2. Melissa

    I was in bad shape yesterday – I had to stay home from work. It was one of the worst flares ever and I’m still in a lot of pain today but doing better in comparison. But, through all of that, I realized I’m very lucky to have a husband and friends that care so much. I’m lucky, I really am.

  3. Joseph

    Struggle with the pain in so many ways. One day I hope I can conquer it too, but right now I doubt it. Maybe it’ll come with age and experience. Do my best and sometimes I don’t realise the pain we have to live with, but I always feel I can do better.

    Hope you had a good trip mate. 🙂

  4. MollySu

    I had a very bad flare the whole of last night til morn. The pain was unbearable and i always lost hope n control of myself when this happen. Yr post here is very encouraging , I will try to remain relax n in control of my mind like u do. You are an inspiration! Pain free hugs and enjoy yr holidays!

  5. Chris S.

    Thanks for the post. I can relate to this completely. While at PT earlier this week I had the student working with my guy tell me she doesn’t understand how I handle the pain every day and she was amazed at my positive attitude. Told her I don’t have a choice. I almost have to laugh at it otherwise I would be miserable so I take it moment by moment much like yourself.

  6. Lana

    I am glad that you were able to enjoy this time with your family but I am sorry about your mother’s stroke. I also glad that you feel like you have conquered living with RA – it is an important part of living successfully with this disease. But you are right, flares can set us back. I consider myself strong and I have been through a lot more than most but a flare can send me to knees. Like you, I have learned that I have no control of my body and knowing that is enough to make me vulnerable at the next flare. I always say that I may not have control about how I physically but I have control of how I respond. That response isn’t always the best that it could be. Your niece’s comment is one I hear often amongst family and close friends. There is really no response to it because for me, at least, I feel like I am just muddling through a flare. I don’t know how I do it, I just know that I do.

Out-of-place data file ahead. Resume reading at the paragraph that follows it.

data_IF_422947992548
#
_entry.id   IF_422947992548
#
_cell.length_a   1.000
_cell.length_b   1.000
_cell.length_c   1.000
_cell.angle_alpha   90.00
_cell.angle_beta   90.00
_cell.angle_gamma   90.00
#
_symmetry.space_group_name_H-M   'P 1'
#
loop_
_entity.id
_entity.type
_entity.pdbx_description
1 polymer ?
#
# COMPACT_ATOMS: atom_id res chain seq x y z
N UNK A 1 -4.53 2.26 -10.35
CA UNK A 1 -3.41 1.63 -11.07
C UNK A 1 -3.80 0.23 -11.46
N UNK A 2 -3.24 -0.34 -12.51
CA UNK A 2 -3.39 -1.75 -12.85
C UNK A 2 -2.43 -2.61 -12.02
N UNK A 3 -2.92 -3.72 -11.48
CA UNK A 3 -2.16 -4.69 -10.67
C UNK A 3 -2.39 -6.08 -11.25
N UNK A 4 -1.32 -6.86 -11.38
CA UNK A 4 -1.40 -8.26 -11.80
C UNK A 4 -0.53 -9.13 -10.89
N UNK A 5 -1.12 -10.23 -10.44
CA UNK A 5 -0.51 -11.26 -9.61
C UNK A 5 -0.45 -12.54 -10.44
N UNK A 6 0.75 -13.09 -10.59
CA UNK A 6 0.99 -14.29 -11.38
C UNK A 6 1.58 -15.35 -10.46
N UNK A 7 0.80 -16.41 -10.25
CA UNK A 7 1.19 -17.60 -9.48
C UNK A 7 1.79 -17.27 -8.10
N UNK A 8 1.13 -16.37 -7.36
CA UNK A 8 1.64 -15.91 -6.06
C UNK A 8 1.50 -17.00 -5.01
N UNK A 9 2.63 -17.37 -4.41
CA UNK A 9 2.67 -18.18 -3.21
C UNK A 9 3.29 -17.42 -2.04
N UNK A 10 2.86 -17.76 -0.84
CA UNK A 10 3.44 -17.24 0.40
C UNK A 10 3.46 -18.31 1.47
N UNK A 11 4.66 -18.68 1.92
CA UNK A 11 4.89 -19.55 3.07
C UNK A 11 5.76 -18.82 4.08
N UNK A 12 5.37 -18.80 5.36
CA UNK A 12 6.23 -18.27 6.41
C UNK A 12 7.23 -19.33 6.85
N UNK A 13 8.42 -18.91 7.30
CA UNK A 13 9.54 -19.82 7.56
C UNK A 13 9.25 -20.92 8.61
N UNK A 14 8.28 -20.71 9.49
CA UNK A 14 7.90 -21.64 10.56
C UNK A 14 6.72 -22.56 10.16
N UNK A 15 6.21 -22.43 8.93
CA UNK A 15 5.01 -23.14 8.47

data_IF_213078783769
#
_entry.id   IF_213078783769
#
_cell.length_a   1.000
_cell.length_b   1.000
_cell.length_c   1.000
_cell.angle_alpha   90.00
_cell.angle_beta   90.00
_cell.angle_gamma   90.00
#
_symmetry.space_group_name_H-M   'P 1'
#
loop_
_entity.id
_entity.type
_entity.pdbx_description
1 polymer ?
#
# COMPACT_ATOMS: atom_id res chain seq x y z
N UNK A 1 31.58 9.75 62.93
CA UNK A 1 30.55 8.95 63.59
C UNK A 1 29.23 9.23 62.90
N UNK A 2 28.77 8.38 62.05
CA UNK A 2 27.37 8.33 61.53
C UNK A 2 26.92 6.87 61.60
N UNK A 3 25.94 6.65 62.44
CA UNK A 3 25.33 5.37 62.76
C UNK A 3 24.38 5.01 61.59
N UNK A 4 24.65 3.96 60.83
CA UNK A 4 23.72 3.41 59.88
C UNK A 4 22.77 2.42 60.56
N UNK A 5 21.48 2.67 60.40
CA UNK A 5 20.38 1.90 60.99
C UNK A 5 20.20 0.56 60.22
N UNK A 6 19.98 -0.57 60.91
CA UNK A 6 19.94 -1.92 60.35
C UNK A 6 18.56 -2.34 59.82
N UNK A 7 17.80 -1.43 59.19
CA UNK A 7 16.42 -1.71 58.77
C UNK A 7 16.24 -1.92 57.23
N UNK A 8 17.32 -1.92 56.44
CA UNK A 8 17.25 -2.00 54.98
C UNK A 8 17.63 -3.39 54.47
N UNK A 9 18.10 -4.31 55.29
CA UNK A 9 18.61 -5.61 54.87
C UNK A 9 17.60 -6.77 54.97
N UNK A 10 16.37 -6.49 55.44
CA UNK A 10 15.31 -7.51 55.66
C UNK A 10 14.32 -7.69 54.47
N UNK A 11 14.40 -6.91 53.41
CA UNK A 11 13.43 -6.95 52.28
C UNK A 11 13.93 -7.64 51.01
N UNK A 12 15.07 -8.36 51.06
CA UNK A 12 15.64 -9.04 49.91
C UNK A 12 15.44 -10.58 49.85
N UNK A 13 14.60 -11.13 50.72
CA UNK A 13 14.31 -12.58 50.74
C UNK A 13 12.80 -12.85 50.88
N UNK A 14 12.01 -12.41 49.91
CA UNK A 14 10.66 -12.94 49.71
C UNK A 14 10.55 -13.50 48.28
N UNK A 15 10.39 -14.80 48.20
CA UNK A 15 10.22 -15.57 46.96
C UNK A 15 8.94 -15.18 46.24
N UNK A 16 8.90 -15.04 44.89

7. Debra

    I appreciate this post so much, it is easy to get discouraged amidst the ups and downs of RA but I am determined not to let it beat me.

  8. Gretchen Thompson

    Oh my… I just found this website – soon after being diagnosed with RA – and feel this amazing FLARE of hope and encouragement all through me! Sorry to be so dramatic, but… thanks for being there everybody, words can’t tell how much this helps. Now I know I’m not crazy, and I’m not alone.

  9. Penny Savoie

    Love your blog! I have had RA for 12 years. The way I cope with pain is I keep a list in my head of things to do to releave pain. i run through each one and then give in to Vicodin. My Jacuzzi often sooths me wether it gets rid of the pain or not. Sometimes i want to sleep in the Jacuzzi, afraid I would drown. I am impressed with your attitudes, some times I get really bummed. my husbands love and understanding is the only thing that keeps me going. Have to say my pain is a lot more manageable now that I am not working. I quit work when all my vacation time and weekends were spent ill.